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New Pathways into Quilt History written by Kimberly Wulfert, www.antiquequiltdating.com

Book Review by Kimberly Wulfert, PhD

New Children’s Book Featuring a Prize Winning Quilt

Mother Earth and Her Children,
A Quilted Fairy Tale

Illustrated with a quilt made bySieglinde Schoen Smith

Written in 1906 by Sibylle Von Olfers

Translated from German to English byJack Zipes

Simply having your quilt selected for exhibition at the International Quilt Festival in Houston is an honor and a thrill, but to win the Best of Show, well, there are few recognitions awarded higher than that for a quilter in America. The winning quilt of the 2006 Festival provides all the pictures in this delightful young children’s book.

Sieglinde Schoen Smith takes the traditional quilt community to an uncommon form of an appliqué quilt, due not only to its visually complex and voluminous top, but because she also applies a great amount of crewel embroidery, French knots and other decorative stitching, which are all done by hand. In fact it is a completely hand stitched appliquéd pictorial quilt that tells the fairy tale story she most loved while growing up in Germany. Using large appliqué and embroidered letters she puts the title of the book across the top of the quilt. Close range pictures in the book cover the entire page and at first glance appear to be painted or colored drawings.

This is a rhyming story for pre-school age children and up. It is translated here for the first time into English. Noted folklorist Jack Zipes was chosen to bring the words of this classic German fairy tale to children everywhere and Sieglinde’s quilt would show the story.

It’s no wonder she liked this story as her grandmother taught her to sew when she was three years of age and she has never stopped. She made her own clothes growing up and after immigrating to America in 1963 she sewed and designed clothing for children. Several years later, wanting something new, she switched to designing mannequins and teddy bears. Finally she became the curator of a museum she started because of her love of Hummel figurines, the Hummel Museum of New Braunfels, in Texas. She dedicated it to the work of a German nun, Sister Berta Hummel, who inspired the celebrated Goebel figurines. In fact, Sieglinde had become a child model for the Sister when she was 21 months old; her father commissioned the Sister to do her portrait as a Christmas gift for his wife in 1942. When she and her father went to the church to pick it up, the Sister was inspired by her again and made a charcoal drawing as she “waddled” over to her portrait. Later this too was used by the Goebel artisans.

What is most amazing to discover, given the exceptional quilting skills evident in this quilt, is that Sieglinde had not been a quilter before she started making this one in 2002. Her first attempt at quilting began for the saddest of reasons, the unexpected death of her adult son, John Steven Taylor. She wanted his name to be somewhere else besides his gravestone, so she embroidered a pillow. For some unknown reason she says, she quilted the background around his name. She had never quilted before. It took her 366 days to complete it.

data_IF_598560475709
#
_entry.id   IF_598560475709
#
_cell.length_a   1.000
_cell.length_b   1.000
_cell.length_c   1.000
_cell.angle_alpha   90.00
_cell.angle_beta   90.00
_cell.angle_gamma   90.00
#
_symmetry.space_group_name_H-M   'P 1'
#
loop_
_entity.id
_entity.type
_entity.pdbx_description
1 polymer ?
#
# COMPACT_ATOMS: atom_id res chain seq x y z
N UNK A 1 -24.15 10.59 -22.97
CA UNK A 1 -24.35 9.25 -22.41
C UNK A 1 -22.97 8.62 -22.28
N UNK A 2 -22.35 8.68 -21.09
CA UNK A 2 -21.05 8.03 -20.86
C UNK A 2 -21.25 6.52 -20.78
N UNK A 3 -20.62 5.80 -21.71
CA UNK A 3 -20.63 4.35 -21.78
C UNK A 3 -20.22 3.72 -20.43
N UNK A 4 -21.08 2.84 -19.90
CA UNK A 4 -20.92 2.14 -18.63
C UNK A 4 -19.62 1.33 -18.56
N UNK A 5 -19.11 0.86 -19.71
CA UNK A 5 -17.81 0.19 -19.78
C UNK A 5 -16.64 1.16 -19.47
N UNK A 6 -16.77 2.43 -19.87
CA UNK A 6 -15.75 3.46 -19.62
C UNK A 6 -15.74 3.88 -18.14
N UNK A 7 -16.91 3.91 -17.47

A friend suggested she make a quilt and her mind turned to her favorite fairy tale, and she wondered if she could turn a drawing from it into a quilt. She chose the center page of the book and began to make the quilt and found it took on a life of its own. She kept making it until all the tiny children, depicted in fabric and thread, were seen sewing, mending, gardening, playing and cleaning and telling the story of the four seasons, the circle of life. This seems fitting for a mother in mourning. This made a quilt 85 inches long by 50 inches wide, and all her fabrics were Hoffman batiks. The border is plain except for a graceful scalloped edge, and it is the only area of the entire quilt that is not embellished in an intricate manner.

The words in the book are written in a large font inside white boxes sized to the space the words require so that the remaining space on the page is filled with different sections of the quilt. Each section detailed shows the activity the tiny girls are engaged in during a particular season. It will be enjoyed by all ages.

A few words from the inside flap describe the fantastical nature of some of the activities the quilt children engage in –

Winter ends and Mother Earth wakes her sleepy children. Soon, the little ones are busy. They dust off the bumblebees, paint fresh coats onto the ladybugs, and rouse the caterpillars from their cocoons. The children make a colorful procession up through the earth, where they bloom into the flowers of spring.”

Breckling Press publishes this book which will be out in October. You can pre-order it here:
Mother Earth and Her Children,A Quilted Fairy Tale
Reading level ages 4-8

Read or view more here . . .

Book publishers and authors: if you would like your book reviewed on this Website, and it falls within the scope of topics, please contact me.

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© 2007 - 2015 Kimberly Wulfert, PhD. Absolutely no copies, reprints, use of photos or text are permitted for commercial or online use. One personal copy for study purposes is permitted.

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